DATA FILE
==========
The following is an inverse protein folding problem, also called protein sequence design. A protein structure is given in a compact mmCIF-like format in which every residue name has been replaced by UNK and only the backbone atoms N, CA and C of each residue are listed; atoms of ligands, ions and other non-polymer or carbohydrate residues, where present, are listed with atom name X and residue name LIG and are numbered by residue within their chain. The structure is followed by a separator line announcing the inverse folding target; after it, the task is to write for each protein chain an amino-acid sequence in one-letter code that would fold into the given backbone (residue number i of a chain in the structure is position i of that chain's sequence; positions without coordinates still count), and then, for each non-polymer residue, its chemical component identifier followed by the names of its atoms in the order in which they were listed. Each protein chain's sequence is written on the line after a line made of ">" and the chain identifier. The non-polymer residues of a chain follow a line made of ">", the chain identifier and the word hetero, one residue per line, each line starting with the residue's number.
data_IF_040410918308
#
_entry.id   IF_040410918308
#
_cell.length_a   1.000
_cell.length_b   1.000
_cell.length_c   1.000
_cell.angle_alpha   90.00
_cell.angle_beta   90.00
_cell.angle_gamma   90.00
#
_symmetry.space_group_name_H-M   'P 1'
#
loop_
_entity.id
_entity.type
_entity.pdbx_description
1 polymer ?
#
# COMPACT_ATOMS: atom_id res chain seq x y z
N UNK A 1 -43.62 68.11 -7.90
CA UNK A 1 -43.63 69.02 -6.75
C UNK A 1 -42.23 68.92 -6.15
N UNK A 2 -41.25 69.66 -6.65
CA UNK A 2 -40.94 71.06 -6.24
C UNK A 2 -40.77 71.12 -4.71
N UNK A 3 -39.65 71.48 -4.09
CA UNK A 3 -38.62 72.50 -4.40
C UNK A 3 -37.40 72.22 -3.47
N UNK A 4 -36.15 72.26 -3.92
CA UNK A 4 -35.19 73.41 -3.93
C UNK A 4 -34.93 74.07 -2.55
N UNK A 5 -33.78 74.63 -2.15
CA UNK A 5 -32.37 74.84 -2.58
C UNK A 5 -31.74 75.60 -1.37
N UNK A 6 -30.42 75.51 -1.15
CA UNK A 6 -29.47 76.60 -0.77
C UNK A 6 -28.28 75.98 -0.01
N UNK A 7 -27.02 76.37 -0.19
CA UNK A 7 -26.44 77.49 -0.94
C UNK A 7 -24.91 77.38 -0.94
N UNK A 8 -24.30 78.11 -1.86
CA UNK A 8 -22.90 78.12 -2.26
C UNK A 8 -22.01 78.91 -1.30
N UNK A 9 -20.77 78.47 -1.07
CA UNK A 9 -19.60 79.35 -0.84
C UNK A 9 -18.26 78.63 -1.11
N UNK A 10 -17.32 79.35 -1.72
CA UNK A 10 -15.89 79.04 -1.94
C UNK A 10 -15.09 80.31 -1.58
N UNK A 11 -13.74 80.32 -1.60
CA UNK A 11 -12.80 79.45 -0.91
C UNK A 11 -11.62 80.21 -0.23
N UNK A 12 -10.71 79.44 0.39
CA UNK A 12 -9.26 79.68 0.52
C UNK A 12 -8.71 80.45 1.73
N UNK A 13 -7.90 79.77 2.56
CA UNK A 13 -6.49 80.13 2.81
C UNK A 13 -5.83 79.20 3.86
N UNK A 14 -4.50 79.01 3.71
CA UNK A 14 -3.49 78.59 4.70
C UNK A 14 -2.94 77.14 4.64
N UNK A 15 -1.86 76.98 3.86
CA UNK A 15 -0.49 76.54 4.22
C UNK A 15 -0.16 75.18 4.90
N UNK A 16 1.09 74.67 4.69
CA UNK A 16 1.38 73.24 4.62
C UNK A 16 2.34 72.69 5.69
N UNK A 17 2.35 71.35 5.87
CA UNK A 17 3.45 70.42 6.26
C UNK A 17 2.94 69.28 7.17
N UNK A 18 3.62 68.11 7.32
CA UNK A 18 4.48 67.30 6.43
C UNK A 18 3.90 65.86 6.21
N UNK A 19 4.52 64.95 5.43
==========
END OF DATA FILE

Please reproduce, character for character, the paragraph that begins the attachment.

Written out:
The following is an inverse protein folding problem, also called protein sequence design. A protein structure is given in a compact mmCIF-like format in which every residue name has been replaced by UNK and only the backbone atoms N, CA and C of each residue are listed; atoms of ligands, ions and other non-polymer or carbohydrate residues, where present, are listed with atom name X and residue name LIG and are numbered by residue within their chain. The structure is followed by a separator line announcing the inverse folding target; after it, the task is to write for each protein chain an amino-acid sequence in one-letter code that would fold into the given backbone (residue number i of a chain in the structure is position i of that chain's sequence; positions without coordinates still count), and then, for each non-polymer residue, its chemical component identifier followed by the names of its atoms in the order in which they were listed. Each protein chain's sequence is written on the line after a line made of ">" and the chain identifier. The non-polymer residues of a chain follow a line made of ">", the chain identifier and the word hetero, one residue per line, each line starting with the residue's number.